Boris Johnson will defend his handling of the Afghanistan crisis in the Commons as he reiterates his vow to use “every economic, political and diplomatic lever” to help Afghans.
Both he and Foreign Secretary Dominic Raab have faced criticism over the UK’s response to the Taliban takeover.
The prime minister will make a statement in the House later on Monday.
It comes after the UK’s top general said “everybody got it wrong” on how quickly the Taliban would gain control.
Labour has been among those warning that the UK could face a heightened terror threat if extremism is allowed to flourish in Afghanistan.
The last British and US troops left Afghanistan at the end of August, bringing their 20-year military campaign in the country to an end.
There has been criticism of the way the West withdrew, with questions over how the Taliban was able to seize control of the country at such speed.
And there is also concern that many Afghans who were eligible to come to the UK -many of whom worked with the British armed forces or government – have been left behind.
In a statement to Parliament, which returns on Monday from its summer recess, Mr Johnson will pledge to “use every economic, political and diplomatic lever to protect our country from harm and help the Afghan people”.
He has previously said Western governments could withhold substantial funds from the Taliban.
Mr Johnson will also commend the “courage and ingenuity” of those involved in the UK’s evacuation of around 15,000 people from the Afghan capital, Kabul.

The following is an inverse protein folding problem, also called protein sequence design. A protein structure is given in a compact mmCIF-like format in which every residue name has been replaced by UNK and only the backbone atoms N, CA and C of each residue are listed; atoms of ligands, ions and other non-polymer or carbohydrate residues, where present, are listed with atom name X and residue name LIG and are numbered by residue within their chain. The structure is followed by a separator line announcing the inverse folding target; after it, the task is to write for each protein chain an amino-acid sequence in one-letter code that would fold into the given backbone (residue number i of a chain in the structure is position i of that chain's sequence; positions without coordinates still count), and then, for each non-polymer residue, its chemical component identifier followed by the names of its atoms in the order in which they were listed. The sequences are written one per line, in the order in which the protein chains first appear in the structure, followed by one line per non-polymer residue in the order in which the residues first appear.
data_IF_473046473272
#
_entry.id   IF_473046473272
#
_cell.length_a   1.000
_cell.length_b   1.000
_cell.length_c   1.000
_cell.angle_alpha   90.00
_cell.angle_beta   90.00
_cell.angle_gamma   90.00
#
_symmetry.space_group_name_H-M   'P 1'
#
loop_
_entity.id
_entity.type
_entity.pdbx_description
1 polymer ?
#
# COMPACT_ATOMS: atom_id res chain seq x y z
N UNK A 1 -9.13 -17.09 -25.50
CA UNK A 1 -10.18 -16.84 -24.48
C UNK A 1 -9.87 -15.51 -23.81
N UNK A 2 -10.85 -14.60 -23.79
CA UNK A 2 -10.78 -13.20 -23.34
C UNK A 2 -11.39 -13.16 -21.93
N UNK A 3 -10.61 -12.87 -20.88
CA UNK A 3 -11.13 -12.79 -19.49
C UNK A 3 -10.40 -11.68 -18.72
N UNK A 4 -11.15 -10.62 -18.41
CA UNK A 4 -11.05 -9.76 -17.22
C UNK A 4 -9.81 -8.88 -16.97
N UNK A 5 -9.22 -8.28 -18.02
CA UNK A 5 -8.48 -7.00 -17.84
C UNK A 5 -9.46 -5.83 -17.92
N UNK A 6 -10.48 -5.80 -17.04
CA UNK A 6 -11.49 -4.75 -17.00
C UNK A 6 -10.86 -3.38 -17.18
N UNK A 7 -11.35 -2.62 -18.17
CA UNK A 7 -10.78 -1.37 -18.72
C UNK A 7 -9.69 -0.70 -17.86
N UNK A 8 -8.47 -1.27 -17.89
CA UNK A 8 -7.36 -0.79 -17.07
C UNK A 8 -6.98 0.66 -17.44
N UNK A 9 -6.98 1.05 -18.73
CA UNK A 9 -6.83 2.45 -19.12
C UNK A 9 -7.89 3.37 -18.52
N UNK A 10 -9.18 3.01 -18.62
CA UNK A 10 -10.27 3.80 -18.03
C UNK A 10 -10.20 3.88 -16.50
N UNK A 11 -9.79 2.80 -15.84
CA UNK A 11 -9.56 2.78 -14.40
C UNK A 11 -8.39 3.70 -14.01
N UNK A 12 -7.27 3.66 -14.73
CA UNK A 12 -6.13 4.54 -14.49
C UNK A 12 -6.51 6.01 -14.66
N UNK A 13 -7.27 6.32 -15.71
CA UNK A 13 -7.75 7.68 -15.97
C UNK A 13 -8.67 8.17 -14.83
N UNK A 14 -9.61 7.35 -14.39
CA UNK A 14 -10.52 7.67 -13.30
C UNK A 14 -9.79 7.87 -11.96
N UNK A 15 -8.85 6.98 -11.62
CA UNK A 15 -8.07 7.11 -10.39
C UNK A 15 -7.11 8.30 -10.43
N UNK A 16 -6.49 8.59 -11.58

The prime minister is expected to provide an update on the government’s new resettlement programme for Afghans, which will allow a total of 20,000 people to settle in the UK over the coming years.
Mr Johnson will also use his Commons speech to thank the 150,000 British service men and women for their work in Afghanistan over the past two decades.
His statement comes in the week marking the 20th anniversary of the 11 September 2001 terror attacks in New York, Washington and Pennsylvania which prompted the US and its allies to go to war in Afghanistan.
Downing Street said he would announce an additional £5m to help military charities provide support for veterans with the aim of ensuring “no veteran’s request for help will go unanswered”.
The PM’s last appearance in the House of Commons came during an emergency debate on the Afghanistan crisis on 18 August, when he faced a barrage of criticism from MPs on all sides.
On Sunday, Gen Sir Nick Carter, the chief of the defence staff, told the BBC the pace of the Taliban’s takeover of Afghanistan “surprised us”.
“I don’t think what anybody predicted was how fragile that Afghan government was and how fragile it was in relation to the command of its armed forces.”
Labour’s shadow foreign secretary Lisa Nandy said there was a strong possibility that Britain may now be less safe because of the events in Afghanistan.
“The urgent task for the government… is to make sure Afghanistan doesn’t collapse once again into a haven of terrorism,” she said.